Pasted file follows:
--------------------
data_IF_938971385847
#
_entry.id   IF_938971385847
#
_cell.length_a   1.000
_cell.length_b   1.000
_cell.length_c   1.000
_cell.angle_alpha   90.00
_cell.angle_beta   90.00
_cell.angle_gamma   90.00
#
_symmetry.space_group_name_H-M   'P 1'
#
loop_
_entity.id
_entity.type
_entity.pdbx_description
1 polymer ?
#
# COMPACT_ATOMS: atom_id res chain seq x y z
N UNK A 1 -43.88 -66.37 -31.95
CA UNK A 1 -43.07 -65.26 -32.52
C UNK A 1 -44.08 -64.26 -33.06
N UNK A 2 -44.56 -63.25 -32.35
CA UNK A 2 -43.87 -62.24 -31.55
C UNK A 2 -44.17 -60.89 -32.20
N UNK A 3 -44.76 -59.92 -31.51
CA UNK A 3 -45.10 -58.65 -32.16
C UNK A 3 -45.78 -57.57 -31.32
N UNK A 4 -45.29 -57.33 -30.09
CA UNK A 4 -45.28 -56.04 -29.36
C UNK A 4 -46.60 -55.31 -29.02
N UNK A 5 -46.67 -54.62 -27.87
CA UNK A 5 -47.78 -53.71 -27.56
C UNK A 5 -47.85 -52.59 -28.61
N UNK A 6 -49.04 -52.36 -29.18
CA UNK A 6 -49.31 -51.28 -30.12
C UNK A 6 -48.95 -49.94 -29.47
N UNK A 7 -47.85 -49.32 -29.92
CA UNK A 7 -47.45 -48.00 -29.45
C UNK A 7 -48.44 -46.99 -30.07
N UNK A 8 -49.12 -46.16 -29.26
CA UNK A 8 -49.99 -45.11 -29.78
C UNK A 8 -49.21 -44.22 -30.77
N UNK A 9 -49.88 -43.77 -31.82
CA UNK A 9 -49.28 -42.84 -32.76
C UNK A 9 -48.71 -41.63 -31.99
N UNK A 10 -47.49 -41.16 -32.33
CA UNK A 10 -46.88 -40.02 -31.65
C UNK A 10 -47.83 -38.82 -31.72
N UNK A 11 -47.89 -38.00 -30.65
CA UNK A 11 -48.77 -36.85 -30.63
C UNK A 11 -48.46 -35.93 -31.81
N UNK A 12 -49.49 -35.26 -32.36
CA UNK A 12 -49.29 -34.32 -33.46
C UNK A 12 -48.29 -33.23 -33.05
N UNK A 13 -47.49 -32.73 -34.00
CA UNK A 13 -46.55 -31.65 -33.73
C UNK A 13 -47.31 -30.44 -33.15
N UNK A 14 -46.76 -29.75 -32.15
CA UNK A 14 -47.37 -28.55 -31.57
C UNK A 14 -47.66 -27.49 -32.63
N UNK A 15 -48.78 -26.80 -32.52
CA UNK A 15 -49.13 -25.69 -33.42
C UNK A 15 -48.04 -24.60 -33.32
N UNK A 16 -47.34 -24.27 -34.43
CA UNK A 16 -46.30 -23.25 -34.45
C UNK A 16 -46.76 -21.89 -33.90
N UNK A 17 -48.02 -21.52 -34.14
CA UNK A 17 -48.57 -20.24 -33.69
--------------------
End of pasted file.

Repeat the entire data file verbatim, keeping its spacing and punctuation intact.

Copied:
data_IF_938971385847
#
_entry.id   IF_938971385847
#
_cell.length_a   1.000
_cell.length_b   1.000
_cell.length_c   1.000
_cell.angle_alpha   90.00
_cell.angle_beta   90.00
_cell.angle_gamma   90.00
#
_symmetry.space_group_name_H-M   'P 1'
#
loop_
_entity.id
_entity.type
_entity.pdbx_description
1 polymer ?
#
# COMPACT_ATOMS: atom_id res chain seq x y z
N UNK A 1 -43.88 -66.37 -31.95
CA UNK A 1 -43.07 -65.26 -32.52
C UNK A 1 -44.08 -64.26 -33.06
N UNK A 2 -44.56 -63.25 -32.35
CA UNK A 2 -43.87 -62.24 -31.55
C UNK A 2 -44.17 -60.89 -32.20
N UNK A 3 -44.76 -59.92 -31.51
CA UNK A 3 -45.10 -58.65 -32.16
C UNK A 3 -45.78 -57.57 -31.32
N UNK A 4 -45.29 -57.33 -30.09
CA UNK A 4 -45.28 -56.04 -29.36
C UNK A 4 -46.60 -55.31 -29.02
N UNK A 5 -46.67 -54.62 -27.87
CA UNK A 5 -47.78 -53.71 -27.56
C UNK A 5 -47.85 -52.59 -28.61
N UNK A 6 -49.04 -52.36 -29.18
CA UNK A 6 -49.31 -51.28 -30.12
C UNK A 6 -48.95 -49.94 -29.47
N UNK A 7 -47.85 -49.32 -29.92
CA UNK A 7 -47.45 -48.00 -29.45
C UNK A 7 -48.44 -46.99 -30.07
N UNK A 8 -49.12 -46.16 -29.26
CA UNK A 8 -49.99 -45.11 -29.78
C UNK A 8 -49.21 -44.22 -30.77
N UNK A 9 -49.88 -43.77 -31.82
CA UNK A 9 -49.28 -42.84 -32.76
C UNK A 9 -48.71 -41.63 -31.99
N UNK A 10 -47.49 -41.16 -32.33
CA UNK A 10 -46.88 -40.02 -31.65
C UNK A 10 -47.83 -38.82 -31.72
N UNK A 11 -47.89 -38.00 -30.65
CA UNK A 11 -48.77 -36.85 -30.63
C UNK A 11 -48.46 -35.93 -31.81
N UNK A 12 -49.49 -35.26 -32.36
CA UNK A 12 -49.29 -34.32 -33.46
C UNK A 12 -48.29 -33.23 -33.05
N UNK A 13 -47.49 -32.73 -34.00
CA UNK A 13 -46.55 -31.65 -33.73
C UNK A 13 -47.31 -30.44 -33.15
N UNK A 14 -46.76 -29.75 -32.15
CA UNK A 14 -47.37 -28.55 -31.57
C UNK A 14 -47.66 -27.49 -32.63
N UNK A 15 -48.78 -26.80 -32.52
CA UNK A 15 -49.13 -25.69 -33.42
C UNK A 15 -48.04 -24.60 -33.32
N UNK A 16 -47.34 -24.27 -34.43
CA UNK A 16 -46.30 -23.25 -34.45
C UNK A 16 -46.76 -21.89 -33.90
N UNK A 17 -48.02 -21.52 -34.14
CA UNK A 17 -48.57 -20.24 -33.69